Thursday, December 11, 2008

Ethics and Kashrut

You may have seen this article in Thursday's New York Times:

Label Says Kosher; Ethics Suggest Otherwise By PAUL VITELLO
In the wake of sweeping labor abuse charges at a kosher meatpacking plant, an overflow crowd debated whether food produced under such conditions can be considered kosher.

The article speaks of how the Orthodox are trying to find a way to do, essentially, what Conservative Judaism has already done with Hekhsher Tzedek, that is, to link ethical behavior towards workers and animals with the ritual purity of the slaughter and preparation of meat. Such was not the case with Agriprocessors.

Our board voted in November on a resolution endorsing the initiative. There was considerable discussion, as many had concerns as to the degree to which Hekhsher Tzedek's standards conform with existing law. There is always a concern for over zealousness when new standards are being contemplated. The board wished me to communicate those concerns, which I have done (and am doing now with this public blog). But I cannot say how proud I am of a board that took so seriously its role of representing a Conservative congregation looking to take a more active role in a movement that is redefining itself as we speak. I am also proud to be part of a movement that is willing to push the envelope in this area, to not merely be a movement of nostalgia but one of conviction. Conservative Judaism has truly turned a corner with the concept of Hechsher Tzedek.

Here's the Sample Resolution suggested to synagogues by the movement. Our board agreed with all the initial clauses, and then the latter section was simplified and was modified,

The resolution our board passed...

WHEREAS, Temple Beth El of Stamford, Connecticut is committed to encouraging members to perform Mitzvot encompassing ethical and ritual observance; and

WHEREAS, Kashrut is a core value of our congregation and the Conservative Movement; and

WHEREAS, we understand that the laws of Kashrut teach reverence for life and humane treatment of animals; and

WHEREAS, our congregation continues to express its commitment to social justice; and

WHEREAS, Torah teaches us concerning the rights of workers and the importance of business ethics; and

WHEREAS, our congregation continues to express its commitment to environmental protection;

WHEREAS, we are concerned by reports of illegal treatment of workers and animals and illegal business practices within the Kosher meat industry including the impact such reports may have on the commitment to Kashrut;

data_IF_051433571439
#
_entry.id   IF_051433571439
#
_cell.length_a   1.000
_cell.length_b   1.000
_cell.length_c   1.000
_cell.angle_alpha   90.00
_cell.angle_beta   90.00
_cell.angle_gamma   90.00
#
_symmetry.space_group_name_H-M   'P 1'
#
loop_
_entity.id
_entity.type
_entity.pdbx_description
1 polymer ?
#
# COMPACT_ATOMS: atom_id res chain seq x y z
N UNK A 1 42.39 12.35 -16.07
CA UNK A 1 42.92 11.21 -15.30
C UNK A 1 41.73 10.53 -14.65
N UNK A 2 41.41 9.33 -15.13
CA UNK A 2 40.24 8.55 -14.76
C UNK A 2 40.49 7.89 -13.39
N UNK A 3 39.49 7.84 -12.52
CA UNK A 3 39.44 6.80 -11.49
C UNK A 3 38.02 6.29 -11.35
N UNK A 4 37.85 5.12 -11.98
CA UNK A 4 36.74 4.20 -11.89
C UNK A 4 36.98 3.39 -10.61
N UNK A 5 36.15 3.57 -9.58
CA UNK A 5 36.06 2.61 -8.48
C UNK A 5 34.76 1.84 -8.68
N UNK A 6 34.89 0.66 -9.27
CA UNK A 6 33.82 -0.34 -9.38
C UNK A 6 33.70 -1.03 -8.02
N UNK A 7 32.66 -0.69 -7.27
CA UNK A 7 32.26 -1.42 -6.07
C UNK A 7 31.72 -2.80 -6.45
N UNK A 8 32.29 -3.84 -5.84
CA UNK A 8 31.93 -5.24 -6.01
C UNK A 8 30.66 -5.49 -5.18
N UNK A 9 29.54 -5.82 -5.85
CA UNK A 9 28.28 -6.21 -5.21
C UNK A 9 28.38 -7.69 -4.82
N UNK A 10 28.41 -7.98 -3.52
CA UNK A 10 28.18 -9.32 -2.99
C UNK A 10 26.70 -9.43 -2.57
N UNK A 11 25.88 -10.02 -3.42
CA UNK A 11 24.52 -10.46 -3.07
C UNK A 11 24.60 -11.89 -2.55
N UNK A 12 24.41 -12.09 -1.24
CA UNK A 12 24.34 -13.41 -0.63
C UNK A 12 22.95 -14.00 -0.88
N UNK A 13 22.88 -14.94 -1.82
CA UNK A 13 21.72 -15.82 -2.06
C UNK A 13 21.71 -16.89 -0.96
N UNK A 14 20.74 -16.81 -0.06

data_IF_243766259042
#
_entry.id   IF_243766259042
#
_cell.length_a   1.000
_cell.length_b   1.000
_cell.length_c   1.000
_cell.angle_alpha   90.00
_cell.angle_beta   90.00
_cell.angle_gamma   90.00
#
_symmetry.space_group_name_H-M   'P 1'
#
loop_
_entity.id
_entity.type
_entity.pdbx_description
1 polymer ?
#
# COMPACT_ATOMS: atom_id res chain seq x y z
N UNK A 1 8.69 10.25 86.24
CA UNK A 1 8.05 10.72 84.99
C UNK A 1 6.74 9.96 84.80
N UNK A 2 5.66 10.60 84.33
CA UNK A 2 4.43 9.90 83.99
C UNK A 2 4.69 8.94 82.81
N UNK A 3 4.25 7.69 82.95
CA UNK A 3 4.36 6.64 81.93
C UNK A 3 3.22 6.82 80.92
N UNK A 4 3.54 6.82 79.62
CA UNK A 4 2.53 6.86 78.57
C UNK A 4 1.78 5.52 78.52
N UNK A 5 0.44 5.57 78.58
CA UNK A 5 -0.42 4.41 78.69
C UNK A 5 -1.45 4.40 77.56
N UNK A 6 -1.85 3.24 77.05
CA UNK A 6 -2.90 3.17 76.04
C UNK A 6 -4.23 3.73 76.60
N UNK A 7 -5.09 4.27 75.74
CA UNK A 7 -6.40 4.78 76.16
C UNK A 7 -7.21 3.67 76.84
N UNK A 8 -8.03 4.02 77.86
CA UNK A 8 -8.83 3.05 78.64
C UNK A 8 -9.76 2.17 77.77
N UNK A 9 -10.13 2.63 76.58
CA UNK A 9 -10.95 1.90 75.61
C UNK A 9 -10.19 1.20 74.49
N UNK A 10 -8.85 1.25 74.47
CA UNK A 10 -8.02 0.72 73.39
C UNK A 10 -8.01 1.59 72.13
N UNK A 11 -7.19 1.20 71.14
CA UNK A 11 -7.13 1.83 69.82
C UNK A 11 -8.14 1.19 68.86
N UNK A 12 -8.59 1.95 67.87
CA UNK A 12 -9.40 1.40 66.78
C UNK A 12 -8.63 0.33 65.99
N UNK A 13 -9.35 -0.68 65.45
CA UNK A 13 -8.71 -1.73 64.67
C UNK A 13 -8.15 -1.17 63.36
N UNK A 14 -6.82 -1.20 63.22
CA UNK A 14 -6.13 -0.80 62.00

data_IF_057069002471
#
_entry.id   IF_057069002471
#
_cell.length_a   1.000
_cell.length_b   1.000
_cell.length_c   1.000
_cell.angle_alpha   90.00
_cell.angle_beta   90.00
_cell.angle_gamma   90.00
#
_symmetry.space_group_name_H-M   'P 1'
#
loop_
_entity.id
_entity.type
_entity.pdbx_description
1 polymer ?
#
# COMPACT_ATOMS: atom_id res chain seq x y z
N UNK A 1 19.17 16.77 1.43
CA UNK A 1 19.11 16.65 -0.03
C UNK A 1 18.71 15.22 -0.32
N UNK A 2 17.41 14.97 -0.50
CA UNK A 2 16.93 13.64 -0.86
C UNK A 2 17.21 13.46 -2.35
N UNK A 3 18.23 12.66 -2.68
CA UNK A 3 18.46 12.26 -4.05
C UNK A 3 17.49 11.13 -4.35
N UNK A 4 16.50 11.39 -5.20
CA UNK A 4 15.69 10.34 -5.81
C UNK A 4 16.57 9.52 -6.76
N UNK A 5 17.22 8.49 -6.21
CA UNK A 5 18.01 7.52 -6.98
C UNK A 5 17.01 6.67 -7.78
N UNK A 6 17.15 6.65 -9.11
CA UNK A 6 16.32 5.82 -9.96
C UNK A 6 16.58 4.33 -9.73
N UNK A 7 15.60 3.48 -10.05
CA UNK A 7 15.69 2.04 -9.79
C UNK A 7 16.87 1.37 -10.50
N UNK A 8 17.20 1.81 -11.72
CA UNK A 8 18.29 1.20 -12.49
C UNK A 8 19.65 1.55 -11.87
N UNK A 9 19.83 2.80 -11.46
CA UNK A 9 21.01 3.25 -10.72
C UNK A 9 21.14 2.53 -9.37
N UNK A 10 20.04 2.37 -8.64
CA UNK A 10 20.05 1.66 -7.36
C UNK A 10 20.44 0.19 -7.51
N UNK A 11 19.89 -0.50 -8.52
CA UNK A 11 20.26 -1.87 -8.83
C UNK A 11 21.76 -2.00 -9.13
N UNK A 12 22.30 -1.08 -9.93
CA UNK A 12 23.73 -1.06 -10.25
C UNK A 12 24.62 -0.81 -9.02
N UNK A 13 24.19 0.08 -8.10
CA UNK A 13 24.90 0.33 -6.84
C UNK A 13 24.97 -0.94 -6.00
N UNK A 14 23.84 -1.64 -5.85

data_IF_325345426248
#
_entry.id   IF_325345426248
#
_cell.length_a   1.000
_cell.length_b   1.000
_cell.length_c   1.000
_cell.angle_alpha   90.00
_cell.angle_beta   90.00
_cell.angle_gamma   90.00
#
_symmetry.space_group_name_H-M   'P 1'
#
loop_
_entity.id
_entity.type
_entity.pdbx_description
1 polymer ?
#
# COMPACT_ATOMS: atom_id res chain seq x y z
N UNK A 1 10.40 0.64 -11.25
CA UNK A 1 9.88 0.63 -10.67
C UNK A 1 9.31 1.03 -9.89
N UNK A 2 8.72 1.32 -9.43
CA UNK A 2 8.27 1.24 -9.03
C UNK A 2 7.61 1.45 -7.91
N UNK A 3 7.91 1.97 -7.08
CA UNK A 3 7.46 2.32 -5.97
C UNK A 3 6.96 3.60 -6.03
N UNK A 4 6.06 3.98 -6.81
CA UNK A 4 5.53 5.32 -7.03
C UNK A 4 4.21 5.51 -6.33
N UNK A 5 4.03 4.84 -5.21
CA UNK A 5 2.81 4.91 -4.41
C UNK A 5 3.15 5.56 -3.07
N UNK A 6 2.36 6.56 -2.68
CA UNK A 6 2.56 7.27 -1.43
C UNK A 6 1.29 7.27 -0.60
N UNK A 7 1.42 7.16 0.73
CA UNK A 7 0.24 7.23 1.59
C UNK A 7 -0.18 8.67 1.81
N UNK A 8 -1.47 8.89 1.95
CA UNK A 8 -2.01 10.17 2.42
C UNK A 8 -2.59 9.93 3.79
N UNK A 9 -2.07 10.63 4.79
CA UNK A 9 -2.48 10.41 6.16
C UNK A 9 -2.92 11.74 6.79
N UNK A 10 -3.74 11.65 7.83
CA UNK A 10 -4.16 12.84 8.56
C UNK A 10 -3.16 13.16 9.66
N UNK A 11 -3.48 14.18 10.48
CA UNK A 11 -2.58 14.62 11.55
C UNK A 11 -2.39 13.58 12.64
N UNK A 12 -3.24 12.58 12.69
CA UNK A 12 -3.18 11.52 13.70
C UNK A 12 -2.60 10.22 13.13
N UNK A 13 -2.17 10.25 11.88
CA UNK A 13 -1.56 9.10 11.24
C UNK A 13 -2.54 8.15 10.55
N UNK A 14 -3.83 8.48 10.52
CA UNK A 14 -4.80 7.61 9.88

THEREFORE, be it resolved that the Board of Trustees of Temple Beth El stands behind the development of a Hekhsher Tzedek program that requires compliance with applicable law in the areas of (a) employee welfare, including wages, benefits and health and safety, (b) animal welfare and treatment, (c) corporate accountability and integrity and (d) environmental impact, that would be applied to the Kosher food industry; and

BE IT FURTHER RESOLVED that the Rabbi is authorized to communicate the substance of this resolution to the joint Hekhsher Tzedek Commission comprised of representatives of United Synagogue of Conservative Judaism and the Rabbinical Assembly as well as concerns raised by the Board of Trustees in respect of the draft Policy Statement prepared for the Commission by KLD Consulting; and

BE IT FURTHER RESOLVED that the Board of Trustees will review and consider its support of the Hekhsher Tzedek Policy Statement, once finalized, including whether the concerns raised in respect of the draft policy have been addressed.Whereas, our commitment to Kashrut is undermined and discredited by reports of worker abuse, animal cruelty and corrupt business practices within the Kosher meat industry

Therefore, be it resolved that the congregation stands behind the development of a Hekhsher Tzedek to be applied to the Kosher food industry to the extent that it requires full compliance with all applicable laws and regulations.

More information on the initiative can be found at:

The Blog:

Kashrut must also apply to ethics, insist local rabbis
USCJ’s Heksher Tzedek resolution from 2007
Orthodox Rabbis To Set Voluntary Guidelines for Kosher Businesses
Orthodoxy’s Kosher Crisis
OU Threatens To Drop Agriprocessors After Charges
Kosher Plant Is Accused of Inhumane Slaughter

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